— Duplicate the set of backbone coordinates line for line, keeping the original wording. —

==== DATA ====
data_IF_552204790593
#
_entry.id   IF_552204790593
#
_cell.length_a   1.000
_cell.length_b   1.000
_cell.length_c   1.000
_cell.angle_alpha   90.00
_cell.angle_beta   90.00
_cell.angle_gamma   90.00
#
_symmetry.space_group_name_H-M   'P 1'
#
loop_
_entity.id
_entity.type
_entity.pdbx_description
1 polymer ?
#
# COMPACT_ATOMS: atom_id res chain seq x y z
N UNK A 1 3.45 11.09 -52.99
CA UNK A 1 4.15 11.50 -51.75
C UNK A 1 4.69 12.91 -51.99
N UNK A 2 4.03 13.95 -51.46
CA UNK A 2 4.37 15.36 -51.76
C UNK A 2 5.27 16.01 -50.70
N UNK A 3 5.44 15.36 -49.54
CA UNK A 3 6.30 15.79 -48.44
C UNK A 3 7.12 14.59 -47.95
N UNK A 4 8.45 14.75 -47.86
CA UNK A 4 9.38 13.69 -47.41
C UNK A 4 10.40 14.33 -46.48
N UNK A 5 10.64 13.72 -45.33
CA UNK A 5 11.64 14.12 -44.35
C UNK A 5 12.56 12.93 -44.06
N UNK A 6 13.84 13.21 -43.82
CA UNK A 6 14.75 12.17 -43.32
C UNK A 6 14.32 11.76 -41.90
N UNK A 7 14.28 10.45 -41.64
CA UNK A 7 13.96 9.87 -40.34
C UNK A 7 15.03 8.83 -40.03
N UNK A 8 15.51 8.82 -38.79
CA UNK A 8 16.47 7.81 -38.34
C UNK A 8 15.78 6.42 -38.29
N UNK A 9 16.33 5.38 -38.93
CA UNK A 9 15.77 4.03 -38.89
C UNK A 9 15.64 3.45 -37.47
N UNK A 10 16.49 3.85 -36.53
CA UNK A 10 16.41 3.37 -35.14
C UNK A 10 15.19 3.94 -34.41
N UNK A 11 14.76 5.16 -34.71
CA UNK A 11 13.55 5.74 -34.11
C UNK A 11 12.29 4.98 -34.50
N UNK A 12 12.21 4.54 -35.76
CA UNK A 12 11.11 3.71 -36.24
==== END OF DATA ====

data_IF_552204790593
#
_entry.id   IF_552204790593
#
_cell.length_a   1.000
_cell.length_b   1.000
_cell.length_c   1.000
_cell.angle_alpha   90.00
_cell.angle_beta   90.00
_cell.angle_gamma   90.00
#
_symmetry.space_group_name_H-M   'P 1'
#
loop_
_entity.id
_entity.type
_entity.pdbx_description
1 polymer ?
#
# COMPACT_ATOMS: atom_id res chain seq x y z
N UNK A 1 3.45 11.09 -52.99
CA UNK A 1 4.15 11.50 -51.75
C UNK A 1 4.69 12.91 -51.99
N UNK A 2 4.03 13.95 -51.46
CA UNK A 2 4.37 15.36 -51.76
C UNK A 2 5.27 16.01 -50.70
N UNK A 3 5.44 15.36 -49.54
CA UNK A 3 6.30 15.79 -48.44
C UNK A 3 7.12 14.59 -47.95
N UNK A 4 8.45 14.75 -47.86
CA UNK A 4 9.38 13.69 -47.41
C UNK A 4 10.40 14.33 -46.48
N UNK A 5 10.64 13.72 -45.33
CA UNK A 5 11.64 14.12 -44.35
C UNK A 5 12.56 12.93 -44.06
N UNK A 6 13.84 13.21 -43.82
CA UNK A 6 14.75 12.17 -43.32
C UNK A 6 14.32 11.76 -41.90
N UNK A 7 14.28 10.45 -41.64
CA UNK A 7 13.96 9.87 -40.34
C UNK A 7 15.03 8.83 -40.03
N UNK A 8 15.51 8.82 -38.79
CA UNK A 8 16.47 7.81 -38.34
C UNK A 8 15.78 6.42 -38.29
N UNK A 9 16.33 5.38 -38.93
CA UNK A 9 15.77 4.03 -38.89
C UNK A 9 15.64 3.45 -37.47
N UNK A 10 16.49 3.85 -36.53
CA UNK A 10 16.41 3.37 -35.14
C UNK A 10 15.19 3.94 -34.41
N UNK A 11 14.76 5.16 -34.71
CA UNK A 11 13.55 5.74 -34.11
C UNK A 11 12.29 4.98 -34.50
N UNK A 12 12.21 4.54 -35.76
CA UNK A 12 11.11 3.71 -36.24